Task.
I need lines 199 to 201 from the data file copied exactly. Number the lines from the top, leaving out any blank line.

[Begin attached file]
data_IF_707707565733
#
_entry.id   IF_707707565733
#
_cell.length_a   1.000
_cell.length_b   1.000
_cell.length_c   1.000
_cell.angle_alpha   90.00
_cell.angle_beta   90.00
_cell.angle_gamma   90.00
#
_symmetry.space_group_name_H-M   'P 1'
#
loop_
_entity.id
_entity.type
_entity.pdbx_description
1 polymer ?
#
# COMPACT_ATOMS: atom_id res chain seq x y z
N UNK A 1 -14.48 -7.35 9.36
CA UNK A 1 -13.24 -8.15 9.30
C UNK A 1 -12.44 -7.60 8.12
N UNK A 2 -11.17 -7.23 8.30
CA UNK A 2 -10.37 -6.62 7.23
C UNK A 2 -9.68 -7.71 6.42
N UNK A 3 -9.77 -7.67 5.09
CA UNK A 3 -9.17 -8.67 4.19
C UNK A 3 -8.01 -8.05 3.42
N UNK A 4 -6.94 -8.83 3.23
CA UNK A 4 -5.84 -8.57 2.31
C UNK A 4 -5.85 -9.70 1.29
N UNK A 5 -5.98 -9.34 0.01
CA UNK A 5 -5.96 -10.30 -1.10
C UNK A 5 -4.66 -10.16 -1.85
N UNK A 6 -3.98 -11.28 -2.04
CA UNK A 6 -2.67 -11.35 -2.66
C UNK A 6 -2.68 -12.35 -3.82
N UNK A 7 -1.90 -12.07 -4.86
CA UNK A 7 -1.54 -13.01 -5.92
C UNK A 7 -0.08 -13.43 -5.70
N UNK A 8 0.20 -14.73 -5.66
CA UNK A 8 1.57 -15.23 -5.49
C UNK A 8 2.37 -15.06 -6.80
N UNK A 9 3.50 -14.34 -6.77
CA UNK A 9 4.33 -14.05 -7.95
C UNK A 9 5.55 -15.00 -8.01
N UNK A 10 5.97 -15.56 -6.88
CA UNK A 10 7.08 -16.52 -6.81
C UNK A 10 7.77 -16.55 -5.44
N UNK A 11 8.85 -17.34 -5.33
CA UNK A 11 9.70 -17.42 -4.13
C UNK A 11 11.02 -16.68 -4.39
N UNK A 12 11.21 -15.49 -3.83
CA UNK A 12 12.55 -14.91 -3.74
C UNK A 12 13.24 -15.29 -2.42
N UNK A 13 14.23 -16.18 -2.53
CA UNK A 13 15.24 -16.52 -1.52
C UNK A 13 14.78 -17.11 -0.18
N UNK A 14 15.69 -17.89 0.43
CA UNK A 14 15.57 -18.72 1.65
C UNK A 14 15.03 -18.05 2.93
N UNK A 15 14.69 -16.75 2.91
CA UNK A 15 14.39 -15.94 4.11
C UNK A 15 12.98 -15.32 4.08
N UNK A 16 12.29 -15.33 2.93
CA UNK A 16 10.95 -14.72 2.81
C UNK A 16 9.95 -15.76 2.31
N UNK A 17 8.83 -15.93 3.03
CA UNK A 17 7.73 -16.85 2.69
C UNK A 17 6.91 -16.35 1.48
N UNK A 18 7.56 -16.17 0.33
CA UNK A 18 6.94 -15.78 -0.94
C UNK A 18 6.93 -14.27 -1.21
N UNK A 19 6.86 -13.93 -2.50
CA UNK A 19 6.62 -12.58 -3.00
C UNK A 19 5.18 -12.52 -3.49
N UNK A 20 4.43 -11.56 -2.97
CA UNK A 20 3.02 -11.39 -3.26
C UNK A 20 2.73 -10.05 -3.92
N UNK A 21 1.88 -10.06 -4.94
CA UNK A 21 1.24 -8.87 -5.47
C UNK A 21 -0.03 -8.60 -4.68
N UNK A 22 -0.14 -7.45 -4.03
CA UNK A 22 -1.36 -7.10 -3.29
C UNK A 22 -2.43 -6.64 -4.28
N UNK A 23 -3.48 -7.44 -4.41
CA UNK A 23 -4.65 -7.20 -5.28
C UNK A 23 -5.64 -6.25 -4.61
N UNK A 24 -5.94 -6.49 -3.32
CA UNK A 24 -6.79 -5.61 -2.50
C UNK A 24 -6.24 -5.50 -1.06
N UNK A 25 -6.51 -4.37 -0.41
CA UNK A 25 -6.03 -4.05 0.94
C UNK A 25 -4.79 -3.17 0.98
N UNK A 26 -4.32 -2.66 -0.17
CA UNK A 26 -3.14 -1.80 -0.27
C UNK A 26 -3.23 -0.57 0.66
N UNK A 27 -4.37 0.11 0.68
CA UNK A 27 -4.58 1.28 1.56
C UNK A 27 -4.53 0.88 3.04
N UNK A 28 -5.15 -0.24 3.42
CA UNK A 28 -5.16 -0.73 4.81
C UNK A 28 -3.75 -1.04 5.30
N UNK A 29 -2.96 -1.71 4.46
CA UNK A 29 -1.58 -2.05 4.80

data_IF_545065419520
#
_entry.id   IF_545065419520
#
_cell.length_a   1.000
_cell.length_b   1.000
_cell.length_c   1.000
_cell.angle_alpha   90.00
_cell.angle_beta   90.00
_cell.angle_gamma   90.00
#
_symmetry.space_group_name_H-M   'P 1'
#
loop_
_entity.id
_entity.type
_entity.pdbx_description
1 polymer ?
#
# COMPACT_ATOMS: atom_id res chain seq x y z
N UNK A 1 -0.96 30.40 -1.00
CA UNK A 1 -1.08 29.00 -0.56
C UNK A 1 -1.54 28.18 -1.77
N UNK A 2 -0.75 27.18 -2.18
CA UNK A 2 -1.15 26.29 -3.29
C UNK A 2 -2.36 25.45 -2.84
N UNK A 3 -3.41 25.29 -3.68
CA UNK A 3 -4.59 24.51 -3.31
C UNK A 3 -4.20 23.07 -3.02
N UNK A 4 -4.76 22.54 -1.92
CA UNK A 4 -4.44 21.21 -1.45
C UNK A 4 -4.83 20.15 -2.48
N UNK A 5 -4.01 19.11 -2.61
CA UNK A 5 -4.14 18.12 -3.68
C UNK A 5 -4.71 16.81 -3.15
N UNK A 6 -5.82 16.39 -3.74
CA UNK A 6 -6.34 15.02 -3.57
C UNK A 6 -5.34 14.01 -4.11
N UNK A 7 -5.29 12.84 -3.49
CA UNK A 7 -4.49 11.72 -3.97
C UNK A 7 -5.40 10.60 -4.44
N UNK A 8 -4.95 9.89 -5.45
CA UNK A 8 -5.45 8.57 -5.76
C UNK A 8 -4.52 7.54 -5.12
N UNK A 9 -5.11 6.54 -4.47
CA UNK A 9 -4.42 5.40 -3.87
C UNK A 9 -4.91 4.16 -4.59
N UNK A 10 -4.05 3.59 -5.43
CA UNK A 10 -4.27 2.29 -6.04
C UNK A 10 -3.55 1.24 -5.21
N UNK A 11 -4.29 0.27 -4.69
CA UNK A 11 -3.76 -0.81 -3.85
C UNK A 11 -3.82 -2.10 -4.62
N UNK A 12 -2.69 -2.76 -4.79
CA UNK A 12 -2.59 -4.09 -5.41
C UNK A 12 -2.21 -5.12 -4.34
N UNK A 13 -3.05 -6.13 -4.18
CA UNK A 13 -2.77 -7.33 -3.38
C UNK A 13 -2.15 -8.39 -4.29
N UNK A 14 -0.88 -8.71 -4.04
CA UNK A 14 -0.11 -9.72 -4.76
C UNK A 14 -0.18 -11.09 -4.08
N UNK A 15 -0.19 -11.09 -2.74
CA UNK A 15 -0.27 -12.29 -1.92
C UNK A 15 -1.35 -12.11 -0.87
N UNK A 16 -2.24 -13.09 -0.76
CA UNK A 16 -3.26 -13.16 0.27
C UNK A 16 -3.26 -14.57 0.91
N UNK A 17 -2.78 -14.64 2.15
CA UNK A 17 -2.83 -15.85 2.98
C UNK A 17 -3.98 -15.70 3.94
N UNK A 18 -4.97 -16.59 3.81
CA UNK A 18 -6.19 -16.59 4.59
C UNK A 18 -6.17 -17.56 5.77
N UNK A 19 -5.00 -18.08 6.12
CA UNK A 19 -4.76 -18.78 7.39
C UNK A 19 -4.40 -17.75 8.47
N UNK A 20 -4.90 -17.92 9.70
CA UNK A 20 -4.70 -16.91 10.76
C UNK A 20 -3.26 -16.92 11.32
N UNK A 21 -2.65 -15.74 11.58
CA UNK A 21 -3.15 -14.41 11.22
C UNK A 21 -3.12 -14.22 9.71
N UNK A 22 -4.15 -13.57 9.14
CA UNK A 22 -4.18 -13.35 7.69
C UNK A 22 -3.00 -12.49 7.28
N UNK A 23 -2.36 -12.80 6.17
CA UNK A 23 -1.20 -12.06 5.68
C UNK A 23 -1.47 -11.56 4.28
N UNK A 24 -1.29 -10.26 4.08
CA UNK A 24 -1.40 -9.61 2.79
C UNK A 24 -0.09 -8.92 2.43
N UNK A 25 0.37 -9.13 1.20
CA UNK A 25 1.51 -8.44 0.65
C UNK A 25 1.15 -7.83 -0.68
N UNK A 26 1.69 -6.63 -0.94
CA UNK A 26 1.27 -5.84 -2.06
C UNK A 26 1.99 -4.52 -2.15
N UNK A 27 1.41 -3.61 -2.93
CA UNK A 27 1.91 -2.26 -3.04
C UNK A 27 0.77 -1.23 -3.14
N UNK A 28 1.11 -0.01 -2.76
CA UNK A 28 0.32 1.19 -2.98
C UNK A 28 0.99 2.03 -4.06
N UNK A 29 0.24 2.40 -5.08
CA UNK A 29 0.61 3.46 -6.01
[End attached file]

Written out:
N UNK A 25 0.37 -9.13 1.20
CA UNK A 25 1.51 -8.44 0.65
C UNK A 25 1.15 -7.83 -0.68